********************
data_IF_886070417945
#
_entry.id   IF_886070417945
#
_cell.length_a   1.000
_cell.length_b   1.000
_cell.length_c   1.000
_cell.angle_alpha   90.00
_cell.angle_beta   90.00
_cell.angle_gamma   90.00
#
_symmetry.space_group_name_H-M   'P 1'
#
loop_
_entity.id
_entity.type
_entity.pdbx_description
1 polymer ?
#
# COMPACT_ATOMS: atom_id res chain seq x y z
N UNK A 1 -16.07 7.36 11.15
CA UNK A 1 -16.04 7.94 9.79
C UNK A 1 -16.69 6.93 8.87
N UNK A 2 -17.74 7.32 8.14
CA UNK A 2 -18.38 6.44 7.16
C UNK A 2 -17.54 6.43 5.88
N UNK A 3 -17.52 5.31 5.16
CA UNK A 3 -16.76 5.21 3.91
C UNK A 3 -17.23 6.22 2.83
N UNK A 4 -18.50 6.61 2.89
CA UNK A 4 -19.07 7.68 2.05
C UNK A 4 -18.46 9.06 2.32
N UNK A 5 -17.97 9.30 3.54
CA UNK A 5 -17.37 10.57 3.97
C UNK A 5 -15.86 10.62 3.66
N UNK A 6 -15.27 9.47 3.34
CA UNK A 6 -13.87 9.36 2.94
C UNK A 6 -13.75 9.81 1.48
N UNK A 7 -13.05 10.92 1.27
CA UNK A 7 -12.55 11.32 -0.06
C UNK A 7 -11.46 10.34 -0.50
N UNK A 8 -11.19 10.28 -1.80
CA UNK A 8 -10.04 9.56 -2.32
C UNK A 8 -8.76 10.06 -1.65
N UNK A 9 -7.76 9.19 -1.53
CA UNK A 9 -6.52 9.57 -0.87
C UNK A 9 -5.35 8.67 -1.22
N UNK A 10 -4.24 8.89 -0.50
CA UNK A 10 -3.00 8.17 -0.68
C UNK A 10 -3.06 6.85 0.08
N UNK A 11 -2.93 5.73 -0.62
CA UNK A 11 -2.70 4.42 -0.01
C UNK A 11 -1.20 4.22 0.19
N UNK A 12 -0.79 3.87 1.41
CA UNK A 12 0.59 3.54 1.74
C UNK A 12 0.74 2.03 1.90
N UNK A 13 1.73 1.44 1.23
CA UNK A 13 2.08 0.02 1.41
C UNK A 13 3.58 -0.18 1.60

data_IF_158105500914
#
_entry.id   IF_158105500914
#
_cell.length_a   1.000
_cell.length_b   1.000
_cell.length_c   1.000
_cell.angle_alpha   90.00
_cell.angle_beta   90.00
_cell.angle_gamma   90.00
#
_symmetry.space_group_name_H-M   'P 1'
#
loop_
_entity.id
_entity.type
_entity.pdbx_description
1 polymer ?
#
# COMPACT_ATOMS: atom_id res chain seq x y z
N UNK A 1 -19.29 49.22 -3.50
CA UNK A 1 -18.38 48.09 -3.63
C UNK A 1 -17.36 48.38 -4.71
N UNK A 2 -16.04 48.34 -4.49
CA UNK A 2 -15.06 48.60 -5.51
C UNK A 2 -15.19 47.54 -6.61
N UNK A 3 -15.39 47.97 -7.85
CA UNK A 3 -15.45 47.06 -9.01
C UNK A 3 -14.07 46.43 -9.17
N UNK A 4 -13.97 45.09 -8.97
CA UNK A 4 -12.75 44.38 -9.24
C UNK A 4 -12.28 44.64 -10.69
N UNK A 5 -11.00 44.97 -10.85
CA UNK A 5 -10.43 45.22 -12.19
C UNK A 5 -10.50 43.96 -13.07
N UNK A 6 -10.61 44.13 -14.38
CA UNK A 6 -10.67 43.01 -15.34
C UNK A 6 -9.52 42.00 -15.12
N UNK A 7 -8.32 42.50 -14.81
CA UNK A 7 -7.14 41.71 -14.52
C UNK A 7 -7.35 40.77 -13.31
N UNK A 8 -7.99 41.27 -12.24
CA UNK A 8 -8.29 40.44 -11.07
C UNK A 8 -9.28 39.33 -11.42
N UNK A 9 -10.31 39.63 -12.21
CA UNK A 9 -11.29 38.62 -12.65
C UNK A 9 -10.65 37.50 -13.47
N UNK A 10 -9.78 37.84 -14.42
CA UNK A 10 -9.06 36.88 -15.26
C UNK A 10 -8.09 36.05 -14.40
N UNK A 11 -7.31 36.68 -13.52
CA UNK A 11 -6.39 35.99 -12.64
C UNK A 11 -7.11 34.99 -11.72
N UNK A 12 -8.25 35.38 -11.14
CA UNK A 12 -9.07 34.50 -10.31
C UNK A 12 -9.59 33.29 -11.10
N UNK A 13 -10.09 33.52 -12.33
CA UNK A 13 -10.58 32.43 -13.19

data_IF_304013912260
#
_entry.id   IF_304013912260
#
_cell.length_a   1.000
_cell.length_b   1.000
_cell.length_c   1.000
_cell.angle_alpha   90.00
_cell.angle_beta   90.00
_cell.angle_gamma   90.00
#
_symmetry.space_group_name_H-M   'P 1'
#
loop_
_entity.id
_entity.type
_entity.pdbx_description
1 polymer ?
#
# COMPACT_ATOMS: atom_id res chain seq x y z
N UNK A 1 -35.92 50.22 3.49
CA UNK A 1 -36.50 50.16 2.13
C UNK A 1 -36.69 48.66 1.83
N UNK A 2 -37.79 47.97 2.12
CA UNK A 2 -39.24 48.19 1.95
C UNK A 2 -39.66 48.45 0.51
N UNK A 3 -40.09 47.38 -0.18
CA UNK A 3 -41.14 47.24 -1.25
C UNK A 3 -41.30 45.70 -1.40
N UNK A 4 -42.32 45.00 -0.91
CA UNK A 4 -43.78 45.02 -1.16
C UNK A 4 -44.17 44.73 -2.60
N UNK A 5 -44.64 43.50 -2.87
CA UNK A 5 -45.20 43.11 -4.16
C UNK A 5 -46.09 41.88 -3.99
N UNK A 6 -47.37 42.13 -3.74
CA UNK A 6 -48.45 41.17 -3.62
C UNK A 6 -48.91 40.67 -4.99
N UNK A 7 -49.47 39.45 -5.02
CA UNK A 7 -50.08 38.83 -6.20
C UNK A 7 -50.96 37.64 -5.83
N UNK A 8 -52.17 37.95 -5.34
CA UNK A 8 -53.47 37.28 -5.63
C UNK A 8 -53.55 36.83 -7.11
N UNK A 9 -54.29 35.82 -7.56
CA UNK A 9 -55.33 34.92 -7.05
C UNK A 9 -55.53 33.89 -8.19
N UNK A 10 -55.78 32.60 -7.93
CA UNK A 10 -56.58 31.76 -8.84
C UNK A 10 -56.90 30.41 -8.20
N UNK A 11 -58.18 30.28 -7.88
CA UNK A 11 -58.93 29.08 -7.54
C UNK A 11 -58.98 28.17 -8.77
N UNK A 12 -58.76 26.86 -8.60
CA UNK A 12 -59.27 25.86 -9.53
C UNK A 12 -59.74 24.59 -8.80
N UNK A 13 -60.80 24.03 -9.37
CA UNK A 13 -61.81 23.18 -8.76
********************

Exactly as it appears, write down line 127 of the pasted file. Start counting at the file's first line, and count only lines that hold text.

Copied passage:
_cell.angle_gamma   90.00